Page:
7/31/20 O&A NYC SHALL WE DANCE FRIDAY: Leo Holder discusses Dougla- Bonus 1977 DTH Performance of Dougla

Leo Holder, son of the choreographer Geoffrey Holder, and Dance Theatre of Harlem Artistic Director Virginia Johnson discuss the origins of Dougla. This is followed by a special presentation of Dougla from a 1977 PBS Broadcast.

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7/28/20 O&A NYC INSPIRATIONAL TUESDAY: Dougla

The 2018 return of Geoffrey Holder’s masterwork Dougla to the repertoire Dance Theatre of Harlem (DTH) was a resounding success. The work is a sensorially sumptuous movement fest; and it is no wonder Dougla has remained an audience favorite since its premiere on April 16, 1974. 

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6/12/20 O&A NYC SHALL WE DANCE FRIDAY: Creole Giselle (DTH On Demand)

When the ballet Giselle was created in 1841, it was not imagined to be performed by men and women of color, Black men and women. In 1984, Dance Theatre of Harlem Co-Founder Arthur Mitchell changed that. The acclaimed DTH production of this classic, Creole Giselle, was re-conceived by Arthur Mitchell and staged by Frederic Franklin, based on the original by Jean Coralli and Jules Perrot

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4/11/20 O&A NYC SATURDAY MORNING CONCERT: Louis Johnson’s Forces of Rhythm (Excerpts) Dance Theatre Of Harlem


Dance Theatre of Harlem mourns the loss of the great Louis Johnson. His ballet, Forces of Rhythm choreographed in 1971, became a signature piece for the Dance Theatre of Harlem Company, finding its place alongside the works of George Balanchine, Arthur Mitchell, Geoffrey Holder, and other choreographers for the fledging ballet company. Continue reading

4/10/20 O&A NYC SHALL WE DANCE FRIDAY: Dance Theatre of Harlem- Creole Giselle

Arthur Mitchell’s Creole Giselle performed by the Dance Theatre Of Harlem (DTH), and set the traditional story of Giselle in 1841 Louisiana broke barriers with this all African American adaptation.  Continue reading

4/8/20 O&A NYC MAGAZINE: Remembering Louis Johnson

By Walter Rutledge

Louis Johnson’s passing marks the end of an era in Black dance. Johnson was the last of the of his generation of 20th century American choreographers of African descent and International renowned. His contemporaries, Alvin Ailey, Talley Beatty, Geoffrey Holder, Donald McKayle, and Arthur Mitchell, all forged through the restrictive Jim Crow era of hatred and segregation; that unfortunately included the arts- and dance. Continue reading

3/31/20 O&A NYC IN MEMORIUM: Dancer, Choreographer Louis Johnson Died at 90

By Walter Rutledge

Dancer, choreographer and director Louis Johnson passed away he was 90 years old. Born March 19, 1930 in Statesville, North Carolina Johnson’s parents moved to Washington D.C. and he became a standout in the D.C. school system for his artistic and gymnastic abilities. While in high school Johnson enrolled and trained at the Jones Haywood School of Dance, where he blossomed under the tutelage of Doris Jones and Clair Haywood.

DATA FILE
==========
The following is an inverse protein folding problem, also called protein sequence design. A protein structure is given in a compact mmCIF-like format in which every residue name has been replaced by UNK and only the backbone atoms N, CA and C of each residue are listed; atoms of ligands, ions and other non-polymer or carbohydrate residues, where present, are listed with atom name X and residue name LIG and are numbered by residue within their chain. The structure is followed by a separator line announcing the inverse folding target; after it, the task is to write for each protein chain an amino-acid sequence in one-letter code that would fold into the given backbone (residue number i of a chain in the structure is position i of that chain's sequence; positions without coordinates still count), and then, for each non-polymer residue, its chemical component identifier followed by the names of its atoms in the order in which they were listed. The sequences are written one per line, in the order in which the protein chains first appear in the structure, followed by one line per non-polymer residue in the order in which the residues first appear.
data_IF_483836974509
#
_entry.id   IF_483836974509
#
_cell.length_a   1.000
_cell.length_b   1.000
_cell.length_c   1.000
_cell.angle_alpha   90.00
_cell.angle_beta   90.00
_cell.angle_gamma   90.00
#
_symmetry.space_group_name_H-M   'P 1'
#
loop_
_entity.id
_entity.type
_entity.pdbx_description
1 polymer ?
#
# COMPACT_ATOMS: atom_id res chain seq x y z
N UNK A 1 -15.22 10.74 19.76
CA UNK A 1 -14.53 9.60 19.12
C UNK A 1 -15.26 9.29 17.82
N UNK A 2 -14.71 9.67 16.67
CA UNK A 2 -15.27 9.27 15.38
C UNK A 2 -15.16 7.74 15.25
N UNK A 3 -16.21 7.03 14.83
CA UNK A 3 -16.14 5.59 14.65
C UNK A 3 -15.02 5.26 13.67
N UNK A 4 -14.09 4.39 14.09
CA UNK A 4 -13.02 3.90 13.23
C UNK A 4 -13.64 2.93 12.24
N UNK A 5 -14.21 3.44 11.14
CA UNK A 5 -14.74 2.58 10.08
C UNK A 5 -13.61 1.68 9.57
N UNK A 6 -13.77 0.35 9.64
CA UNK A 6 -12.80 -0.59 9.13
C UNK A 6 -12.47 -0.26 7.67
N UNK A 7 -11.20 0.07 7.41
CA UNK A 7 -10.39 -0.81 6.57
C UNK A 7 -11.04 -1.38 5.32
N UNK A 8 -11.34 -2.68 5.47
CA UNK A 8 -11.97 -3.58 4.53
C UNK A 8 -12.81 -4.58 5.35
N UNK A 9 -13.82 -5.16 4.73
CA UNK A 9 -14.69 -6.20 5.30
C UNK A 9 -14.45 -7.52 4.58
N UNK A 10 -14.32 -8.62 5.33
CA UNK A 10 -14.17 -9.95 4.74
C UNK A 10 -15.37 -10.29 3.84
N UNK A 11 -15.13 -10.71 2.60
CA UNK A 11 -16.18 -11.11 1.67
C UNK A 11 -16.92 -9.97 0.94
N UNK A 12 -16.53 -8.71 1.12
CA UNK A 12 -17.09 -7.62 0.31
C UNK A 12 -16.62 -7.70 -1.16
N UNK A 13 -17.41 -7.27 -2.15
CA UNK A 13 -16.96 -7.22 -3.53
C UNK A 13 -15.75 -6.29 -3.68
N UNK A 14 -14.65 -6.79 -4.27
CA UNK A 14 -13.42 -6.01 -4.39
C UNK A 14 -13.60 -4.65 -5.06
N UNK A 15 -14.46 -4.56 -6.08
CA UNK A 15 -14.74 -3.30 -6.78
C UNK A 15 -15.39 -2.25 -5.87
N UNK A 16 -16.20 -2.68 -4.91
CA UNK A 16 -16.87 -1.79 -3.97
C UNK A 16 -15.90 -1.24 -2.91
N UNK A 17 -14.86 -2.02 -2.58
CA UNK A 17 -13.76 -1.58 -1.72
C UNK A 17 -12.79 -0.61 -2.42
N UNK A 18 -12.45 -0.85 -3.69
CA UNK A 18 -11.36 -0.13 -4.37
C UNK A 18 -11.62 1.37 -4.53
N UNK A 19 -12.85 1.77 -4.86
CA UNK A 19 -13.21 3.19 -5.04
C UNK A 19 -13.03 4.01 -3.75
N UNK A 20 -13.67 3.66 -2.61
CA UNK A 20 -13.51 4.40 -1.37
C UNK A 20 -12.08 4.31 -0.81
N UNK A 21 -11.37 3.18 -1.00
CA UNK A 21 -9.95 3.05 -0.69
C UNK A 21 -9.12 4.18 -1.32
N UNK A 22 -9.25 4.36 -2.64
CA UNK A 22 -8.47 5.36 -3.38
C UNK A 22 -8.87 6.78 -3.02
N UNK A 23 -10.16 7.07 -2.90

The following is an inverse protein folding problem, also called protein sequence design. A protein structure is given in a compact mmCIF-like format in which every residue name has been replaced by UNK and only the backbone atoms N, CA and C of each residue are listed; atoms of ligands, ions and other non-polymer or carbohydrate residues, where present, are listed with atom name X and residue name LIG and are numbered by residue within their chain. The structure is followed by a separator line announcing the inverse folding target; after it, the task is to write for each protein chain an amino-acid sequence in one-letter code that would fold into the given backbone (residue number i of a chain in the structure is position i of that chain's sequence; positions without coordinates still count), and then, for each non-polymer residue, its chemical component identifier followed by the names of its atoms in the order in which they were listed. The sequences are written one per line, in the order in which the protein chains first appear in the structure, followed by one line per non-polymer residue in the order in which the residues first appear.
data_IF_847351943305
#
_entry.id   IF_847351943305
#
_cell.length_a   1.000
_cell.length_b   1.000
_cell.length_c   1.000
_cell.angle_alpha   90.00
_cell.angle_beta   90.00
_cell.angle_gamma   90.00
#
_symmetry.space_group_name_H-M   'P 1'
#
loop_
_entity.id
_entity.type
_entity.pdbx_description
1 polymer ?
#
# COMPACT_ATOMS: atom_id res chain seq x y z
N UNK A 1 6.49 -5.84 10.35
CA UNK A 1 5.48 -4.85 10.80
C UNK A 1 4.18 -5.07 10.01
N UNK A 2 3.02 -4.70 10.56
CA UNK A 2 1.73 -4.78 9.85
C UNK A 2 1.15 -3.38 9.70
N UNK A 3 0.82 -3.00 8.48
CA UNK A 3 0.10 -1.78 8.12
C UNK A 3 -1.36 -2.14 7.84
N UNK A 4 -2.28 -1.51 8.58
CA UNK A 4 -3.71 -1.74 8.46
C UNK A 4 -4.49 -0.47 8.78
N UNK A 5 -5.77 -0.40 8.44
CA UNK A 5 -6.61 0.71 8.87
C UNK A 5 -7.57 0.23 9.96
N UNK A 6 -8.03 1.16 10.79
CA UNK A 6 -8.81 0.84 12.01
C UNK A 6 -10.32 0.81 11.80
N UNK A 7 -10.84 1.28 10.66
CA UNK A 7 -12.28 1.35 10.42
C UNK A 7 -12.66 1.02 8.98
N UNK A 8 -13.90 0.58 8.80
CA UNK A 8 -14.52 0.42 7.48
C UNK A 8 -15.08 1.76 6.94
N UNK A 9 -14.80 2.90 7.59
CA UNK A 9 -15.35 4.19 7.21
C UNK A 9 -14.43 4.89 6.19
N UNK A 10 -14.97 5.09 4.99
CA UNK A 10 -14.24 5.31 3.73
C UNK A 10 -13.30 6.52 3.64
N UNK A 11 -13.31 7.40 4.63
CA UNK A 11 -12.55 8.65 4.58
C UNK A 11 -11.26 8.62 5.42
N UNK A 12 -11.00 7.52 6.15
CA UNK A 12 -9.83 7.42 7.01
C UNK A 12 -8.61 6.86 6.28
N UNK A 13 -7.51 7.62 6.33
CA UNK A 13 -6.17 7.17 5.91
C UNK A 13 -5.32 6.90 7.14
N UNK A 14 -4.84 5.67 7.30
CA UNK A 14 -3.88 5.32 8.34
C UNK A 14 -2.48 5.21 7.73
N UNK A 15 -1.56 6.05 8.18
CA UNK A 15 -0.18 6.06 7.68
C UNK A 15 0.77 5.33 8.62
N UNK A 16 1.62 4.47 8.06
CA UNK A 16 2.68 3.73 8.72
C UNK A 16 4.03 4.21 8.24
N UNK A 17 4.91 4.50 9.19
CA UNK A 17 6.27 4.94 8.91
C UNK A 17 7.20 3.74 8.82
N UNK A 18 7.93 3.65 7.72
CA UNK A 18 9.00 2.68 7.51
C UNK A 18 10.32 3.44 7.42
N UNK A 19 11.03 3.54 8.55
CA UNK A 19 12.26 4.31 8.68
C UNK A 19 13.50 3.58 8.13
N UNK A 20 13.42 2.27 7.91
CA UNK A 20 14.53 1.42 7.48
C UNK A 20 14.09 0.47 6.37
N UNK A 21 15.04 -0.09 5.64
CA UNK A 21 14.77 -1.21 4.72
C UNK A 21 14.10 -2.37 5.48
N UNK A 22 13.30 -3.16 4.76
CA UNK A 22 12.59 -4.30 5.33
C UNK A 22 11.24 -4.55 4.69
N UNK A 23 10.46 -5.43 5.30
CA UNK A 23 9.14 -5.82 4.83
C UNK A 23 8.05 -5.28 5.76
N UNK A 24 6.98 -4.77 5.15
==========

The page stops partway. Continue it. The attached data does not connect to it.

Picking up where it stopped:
Johnson moved to New York City and continued his dance training at the famed New York City School of American Ballet, where he was mentored by Jerome Robbins and George Balanchine. Johnson performed on Broadway in Four Saint in Three Acts, House of Flowers (George Balanchine choreographer) Damn Yankees (Bob Fosse) and Hallelujah Baby. The success of one of his early choreographic works Lament for the New York City Ballet Club led to offers to choreograph the Broadway production of Langston Hughes’ Black Nativity. This lead to additional theatrical productions including Lost In The Stars, Treemonisha and Purlie, which garnered Johnson a Tony Award nomination.

Johnson choregraphed La Giaconda (starring Martina La Rowe) and Aida (starring Leontyne Price) for the New York Metropolitan Opera. Johnson also choreographed two motion pictures the 1970 Cotton Come To Harlem and The Wiz starring Diana Ross and Michael Jackson. Johnson never lost his love for concert dance choreographing for the Alvin Ailey American Dance Theater, Dance Theatre of Harlem, Joffrey Ballet, Atlanta Ballet, Philadanco and the Nanette Bearden Contemporary Dance Theater. In 1980 Johnson started the dance department at the Henry Street Settlement (New York City), where he remained until 2003. He also taught the first Black theater course at Yale University and stated dance department at Howard University (D.C.). His directorial credits include Porgy and Bess, Miss Truth and Jazzbo Brown.

2/7/20 O&A NYC SHALL WE DANCE FRIDAY- BLACK HISTORY MONTH EDITION: Excerpt of Banda with Carmen de Lavallade and Geoffrey Holder (1957)

Shall We Dance

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Geoffrey Holder’s Banda dance debuted in the 1954 Truman Capote/Harold Arlen musical House Of Flowers. Holder the Baron of The Cemetery (based on the Haitian Loa of Death Baron Samedi) received both a performer and choreographer credit in the program. The Broadway musical takes place somewhere in the West Indies during Mardi Gras weekend. Continue reading

4/12/19 O&A NYC SHALL WE DANCE FRIDAY: Alicia Graf and Donald Willams Perform Return (Dance Theatre of Harlem)

Dance Theatre of Harlem former principal dancers Alicia Graf and Donald Williams perform Robert Garland’s Return Continue reading

4/9/19 O&A NYC DANCE: Christopher Charles McDaniel- A True “DTH Baby”

By Walter Rutledge

Christopher Charles McDaniel is a true “DTH Baby”. When the East Harlem native attended a Dance Theatre of Harlem lecture demonstration at his school the outgoing eight year old was instantly smitten. He was so enamored by the company and its charismatic director Arthur Mitchell that McDaniel decided he wanted to dance, and he wanted to dance at Dance Theatre of Harlem.   Continue reading